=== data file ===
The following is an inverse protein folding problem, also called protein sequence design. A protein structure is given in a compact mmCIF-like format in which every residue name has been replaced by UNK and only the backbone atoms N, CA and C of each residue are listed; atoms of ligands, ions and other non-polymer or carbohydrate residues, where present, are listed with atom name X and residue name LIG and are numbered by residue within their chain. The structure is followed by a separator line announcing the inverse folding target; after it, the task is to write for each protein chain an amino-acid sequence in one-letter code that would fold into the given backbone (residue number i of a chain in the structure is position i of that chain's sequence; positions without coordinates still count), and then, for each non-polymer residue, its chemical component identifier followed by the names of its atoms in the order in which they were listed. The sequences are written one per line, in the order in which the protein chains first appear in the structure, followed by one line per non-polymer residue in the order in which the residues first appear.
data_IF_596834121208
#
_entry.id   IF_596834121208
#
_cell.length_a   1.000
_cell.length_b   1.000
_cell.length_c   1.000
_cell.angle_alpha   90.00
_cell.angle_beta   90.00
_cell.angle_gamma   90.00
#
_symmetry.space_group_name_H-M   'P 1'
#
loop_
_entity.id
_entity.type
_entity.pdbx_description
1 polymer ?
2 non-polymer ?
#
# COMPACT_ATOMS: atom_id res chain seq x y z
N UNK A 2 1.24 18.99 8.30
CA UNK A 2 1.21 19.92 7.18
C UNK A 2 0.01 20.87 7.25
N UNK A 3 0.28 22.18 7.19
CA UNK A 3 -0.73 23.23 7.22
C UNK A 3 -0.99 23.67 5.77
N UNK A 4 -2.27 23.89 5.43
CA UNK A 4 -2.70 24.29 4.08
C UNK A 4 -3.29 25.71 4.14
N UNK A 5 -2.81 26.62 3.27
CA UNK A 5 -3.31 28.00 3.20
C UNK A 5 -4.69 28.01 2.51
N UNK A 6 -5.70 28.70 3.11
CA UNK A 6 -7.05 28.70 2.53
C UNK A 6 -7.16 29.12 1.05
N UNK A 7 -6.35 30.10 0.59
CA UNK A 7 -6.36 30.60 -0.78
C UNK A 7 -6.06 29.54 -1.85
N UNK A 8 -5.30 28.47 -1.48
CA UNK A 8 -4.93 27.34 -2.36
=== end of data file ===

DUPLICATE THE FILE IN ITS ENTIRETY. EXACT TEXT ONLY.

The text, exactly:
The following is an inverse protein folding problem, also called protein sequence design. A protein structure is given in a compact mmCIF-like format in which every residue name has been replaced by UNK and only the backbone atoms N, CA and C of each residue are listed; atoms of ligands, ions and other non-polymer or carbohydrate residues, where present, are listed with atom name X and residue name LIG and are numbered by residue within their chain. The structure is followed by a separator line announcing the inverse folding target; after it, the task is to write for each protein chain an amino-acid sequence in one-letter code that would fold into the given backbone (residue number i of a chain in the structure is position i of that chain's sequence; positions without coordinates still count), and then, for each non-polymer residue, its chemical component identifier followed by the names of its atoms in the order in which they were listed. The sequences are written one per line, in the order in which the protein chains first appear in the structure, followed by one line per non-polymer residue in the order in which the residues first appear.
data_IF_596834121208
#
_entry.id   IF_596834121208
#
_cell.length_a   1.000
_cell.length_b   1.000
_cell.length_c   1.000
_cell.angle_alpha   90.00
_cell.angle_beta   90.00
_cell.angle_gamma   90.00
#
_symmetry.space_group_name_H-M   'P 1'
#
loop_
_entity.id
_entity.type
_entity.pdbx_description
1 polymer ?
2 non-polymer ?
#
# COMPACT_ATOMS: atom_id res chain seq x y z
N UNK A 2 1.24 18.99 8.30
CA UNK A 2 1.21 19.92 7.18
C UNK A 2 0.01 20.87 7.25
N UNK A 3 0.28 22.18 7.19
CA UNK A 3 -0.73 23.23 7.22
C UNK A 3 -0.99 23.67 5.77
N UNK A 4 -2.27 23.89 5.43
CA UNK A 4 -2.70 24.29 4.08
C UNK A 4 -3.29 25.71 4.14
N UNK A 5 -2.81 26.62 3.27
CA UNK A 5 -3.31 28.00 3.20
C UNK A 5 -4.69 28.01 2.51
N UNK A 6 -5.70 28.70 3.11
CA UNK A 6 -7.05 28.70 2.53
C UNK A 6 -7.16 29.12 1.05
N UNK A 7 -6.35 30.10 0.59
CA UNK A 7 -6.36 30.60 -0.78
C UNK A 7 -6.06 29.54 -1.85
N UNK A 8 -5.30 28.47 -1.48
CA UNK A 8 -4.93 27.34 -2.36